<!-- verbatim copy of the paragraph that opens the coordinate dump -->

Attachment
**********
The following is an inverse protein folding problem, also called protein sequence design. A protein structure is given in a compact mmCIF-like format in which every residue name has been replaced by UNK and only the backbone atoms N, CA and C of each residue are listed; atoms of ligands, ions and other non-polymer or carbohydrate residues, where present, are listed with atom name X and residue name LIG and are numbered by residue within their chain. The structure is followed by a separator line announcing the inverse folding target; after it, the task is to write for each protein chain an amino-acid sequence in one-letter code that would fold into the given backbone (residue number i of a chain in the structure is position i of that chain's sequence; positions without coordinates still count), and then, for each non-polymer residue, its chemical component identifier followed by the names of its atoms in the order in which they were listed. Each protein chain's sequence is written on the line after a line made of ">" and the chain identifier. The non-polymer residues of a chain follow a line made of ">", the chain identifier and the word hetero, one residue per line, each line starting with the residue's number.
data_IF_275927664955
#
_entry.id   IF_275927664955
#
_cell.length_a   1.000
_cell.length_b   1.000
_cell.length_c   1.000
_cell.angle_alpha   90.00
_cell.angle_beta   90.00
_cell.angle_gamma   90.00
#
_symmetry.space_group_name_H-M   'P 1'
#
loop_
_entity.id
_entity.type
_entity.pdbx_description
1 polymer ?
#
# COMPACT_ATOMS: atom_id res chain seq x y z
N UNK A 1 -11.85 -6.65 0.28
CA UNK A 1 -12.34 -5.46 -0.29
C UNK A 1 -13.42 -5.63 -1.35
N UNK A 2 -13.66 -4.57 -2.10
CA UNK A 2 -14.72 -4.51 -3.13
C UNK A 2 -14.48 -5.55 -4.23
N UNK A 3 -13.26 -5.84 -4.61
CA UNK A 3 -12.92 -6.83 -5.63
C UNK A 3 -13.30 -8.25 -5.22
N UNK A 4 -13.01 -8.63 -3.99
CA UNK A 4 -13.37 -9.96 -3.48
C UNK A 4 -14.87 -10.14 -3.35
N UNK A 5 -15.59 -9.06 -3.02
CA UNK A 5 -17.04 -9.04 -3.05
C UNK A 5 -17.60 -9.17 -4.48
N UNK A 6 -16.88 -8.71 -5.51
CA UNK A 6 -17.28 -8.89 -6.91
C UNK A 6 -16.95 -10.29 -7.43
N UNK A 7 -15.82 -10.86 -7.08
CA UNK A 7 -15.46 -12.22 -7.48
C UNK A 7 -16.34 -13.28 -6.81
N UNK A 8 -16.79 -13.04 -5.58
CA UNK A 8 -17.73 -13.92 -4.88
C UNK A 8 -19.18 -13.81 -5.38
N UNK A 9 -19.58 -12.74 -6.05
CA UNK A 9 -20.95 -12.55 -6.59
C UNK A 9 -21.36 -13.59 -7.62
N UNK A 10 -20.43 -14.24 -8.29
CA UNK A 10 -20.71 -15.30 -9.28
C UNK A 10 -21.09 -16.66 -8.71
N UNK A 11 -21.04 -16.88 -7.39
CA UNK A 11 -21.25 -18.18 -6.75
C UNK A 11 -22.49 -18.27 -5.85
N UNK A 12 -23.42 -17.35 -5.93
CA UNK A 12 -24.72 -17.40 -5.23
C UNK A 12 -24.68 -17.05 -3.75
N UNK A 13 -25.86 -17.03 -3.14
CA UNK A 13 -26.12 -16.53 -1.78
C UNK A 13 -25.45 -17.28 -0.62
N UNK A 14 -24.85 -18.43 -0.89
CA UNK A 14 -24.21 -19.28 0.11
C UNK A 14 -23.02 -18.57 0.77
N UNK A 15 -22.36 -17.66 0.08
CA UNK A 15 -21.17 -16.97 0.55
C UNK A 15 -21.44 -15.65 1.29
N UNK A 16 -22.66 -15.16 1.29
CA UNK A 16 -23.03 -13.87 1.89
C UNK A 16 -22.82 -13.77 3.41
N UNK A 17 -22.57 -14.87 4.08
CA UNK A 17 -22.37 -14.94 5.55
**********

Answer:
The following is an inverse protein folding problem, also called protein sequence design. A protein structure is given in a compact mmCIF-like format in which every residue name has been replaced by UNK and only the backbone atoms N, CA and C of each residue are listed; atoms of ligands, ions and other non-polymer or carbohydrate residues, where present, are listed with atom name X and residue name LIG and are numbered by residue within their chain. The structure is followed by a separator line announcing the inverse folding target; after it, the task is to write for each protein chain an amino-acid sequence in one-letter code that would fold into the given backbone (residue number i of a chain in the structure is position i of that chain's sequence; positions without coordinates still count), and then, for each non-polymer residue, its chemical component identifier followed by the names of its atoms in the order in which they were listed. Each protein chain's sequence is written on the line after a line made of ">" and the chain identifier. The non-polymer residues of a chain follow a line made of ">", the chain identifier and the word hetero, one residue per line, each line starting with the residue's number.